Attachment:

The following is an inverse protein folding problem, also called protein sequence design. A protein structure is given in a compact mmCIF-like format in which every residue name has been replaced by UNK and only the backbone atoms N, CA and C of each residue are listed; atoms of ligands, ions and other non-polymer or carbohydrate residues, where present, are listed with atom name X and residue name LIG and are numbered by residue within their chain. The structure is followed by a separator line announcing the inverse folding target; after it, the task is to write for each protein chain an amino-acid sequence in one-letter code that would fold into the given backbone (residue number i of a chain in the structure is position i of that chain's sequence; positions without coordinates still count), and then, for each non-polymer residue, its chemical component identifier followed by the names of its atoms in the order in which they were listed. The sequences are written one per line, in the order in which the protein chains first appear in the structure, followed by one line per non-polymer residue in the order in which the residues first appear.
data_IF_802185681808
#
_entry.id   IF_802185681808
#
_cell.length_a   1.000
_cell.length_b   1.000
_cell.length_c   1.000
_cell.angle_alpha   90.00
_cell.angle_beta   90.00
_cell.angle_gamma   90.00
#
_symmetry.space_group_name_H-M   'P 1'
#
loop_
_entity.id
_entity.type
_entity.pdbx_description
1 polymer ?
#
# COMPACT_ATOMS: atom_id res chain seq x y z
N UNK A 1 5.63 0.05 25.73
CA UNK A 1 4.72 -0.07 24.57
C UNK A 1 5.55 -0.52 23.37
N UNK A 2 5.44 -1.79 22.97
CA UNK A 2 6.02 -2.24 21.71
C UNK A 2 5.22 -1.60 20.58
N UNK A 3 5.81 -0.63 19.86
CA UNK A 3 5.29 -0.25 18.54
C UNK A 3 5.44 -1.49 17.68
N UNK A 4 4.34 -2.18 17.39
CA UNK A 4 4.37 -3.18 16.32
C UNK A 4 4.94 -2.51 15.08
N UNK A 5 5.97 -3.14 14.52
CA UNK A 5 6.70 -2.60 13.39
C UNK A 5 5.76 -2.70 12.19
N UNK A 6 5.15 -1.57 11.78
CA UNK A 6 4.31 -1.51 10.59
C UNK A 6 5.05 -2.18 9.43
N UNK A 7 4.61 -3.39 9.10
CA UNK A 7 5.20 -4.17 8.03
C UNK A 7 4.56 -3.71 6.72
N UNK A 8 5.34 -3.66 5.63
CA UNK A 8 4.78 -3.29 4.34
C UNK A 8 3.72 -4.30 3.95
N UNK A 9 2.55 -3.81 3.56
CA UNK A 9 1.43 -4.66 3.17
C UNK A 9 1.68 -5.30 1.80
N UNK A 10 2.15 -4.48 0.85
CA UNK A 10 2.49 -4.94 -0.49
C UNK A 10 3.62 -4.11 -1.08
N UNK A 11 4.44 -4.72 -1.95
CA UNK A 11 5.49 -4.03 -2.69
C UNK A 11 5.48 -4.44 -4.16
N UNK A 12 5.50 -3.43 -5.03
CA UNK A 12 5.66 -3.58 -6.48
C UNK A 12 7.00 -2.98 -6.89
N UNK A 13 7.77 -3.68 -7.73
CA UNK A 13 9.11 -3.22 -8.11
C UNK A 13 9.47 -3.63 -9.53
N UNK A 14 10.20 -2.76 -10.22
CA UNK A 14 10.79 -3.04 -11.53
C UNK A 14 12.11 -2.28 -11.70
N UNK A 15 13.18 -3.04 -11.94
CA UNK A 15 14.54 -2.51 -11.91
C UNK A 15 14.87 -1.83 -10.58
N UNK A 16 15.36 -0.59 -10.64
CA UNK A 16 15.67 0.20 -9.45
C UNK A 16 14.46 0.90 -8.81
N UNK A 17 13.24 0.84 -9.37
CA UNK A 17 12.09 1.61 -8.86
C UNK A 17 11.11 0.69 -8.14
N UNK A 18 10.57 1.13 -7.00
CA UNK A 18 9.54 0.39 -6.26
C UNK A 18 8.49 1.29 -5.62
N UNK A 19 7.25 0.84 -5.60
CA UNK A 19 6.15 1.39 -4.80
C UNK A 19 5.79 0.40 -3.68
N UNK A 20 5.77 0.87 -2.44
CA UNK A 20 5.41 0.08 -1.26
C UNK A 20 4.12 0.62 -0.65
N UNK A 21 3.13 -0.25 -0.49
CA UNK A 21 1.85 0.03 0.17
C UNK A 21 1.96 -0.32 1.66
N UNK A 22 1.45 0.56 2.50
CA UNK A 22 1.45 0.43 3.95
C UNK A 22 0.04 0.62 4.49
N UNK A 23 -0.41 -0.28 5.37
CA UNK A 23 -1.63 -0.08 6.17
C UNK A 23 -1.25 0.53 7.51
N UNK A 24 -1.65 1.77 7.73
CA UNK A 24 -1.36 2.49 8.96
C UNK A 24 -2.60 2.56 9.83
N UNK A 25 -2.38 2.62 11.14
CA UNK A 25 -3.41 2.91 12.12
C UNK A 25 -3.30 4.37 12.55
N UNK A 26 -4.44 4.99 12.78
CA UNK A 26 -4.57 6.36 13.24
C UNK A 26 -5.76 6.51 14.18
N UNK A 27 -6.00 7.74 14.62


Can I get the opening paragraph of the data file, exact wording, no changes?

The following is an inverse protein folding problem, also called protein sequence design. A protein structure is given in a compact mmCIF-like format in which every residue name has been replaced by UNK and only the backbone atoms N, CA and C of each residue are listed; atoms of ligands, ions and other non-polymer or carbohydrate residues, where present, are listed with atom name X and residue name LIG and are numbered by residue within their chain. The structure is followed by a separator line announcing the inverse folding target; after it, the task is to write for each protein chain an amino-acid sequence in one-letter code that would fold into the given backbone (residue number i of a chain in the structure is position i of that chain's sequence; positions without coordinates still count), and then, for each non-polymer residue, its chemical component identifier followed by the names of its atoms in the order in which they were listed. The sequences are written one per line, in the order in which the protein chains first appear in the structure, followed by one line per non-polymer residue in the order in which the residues first appear.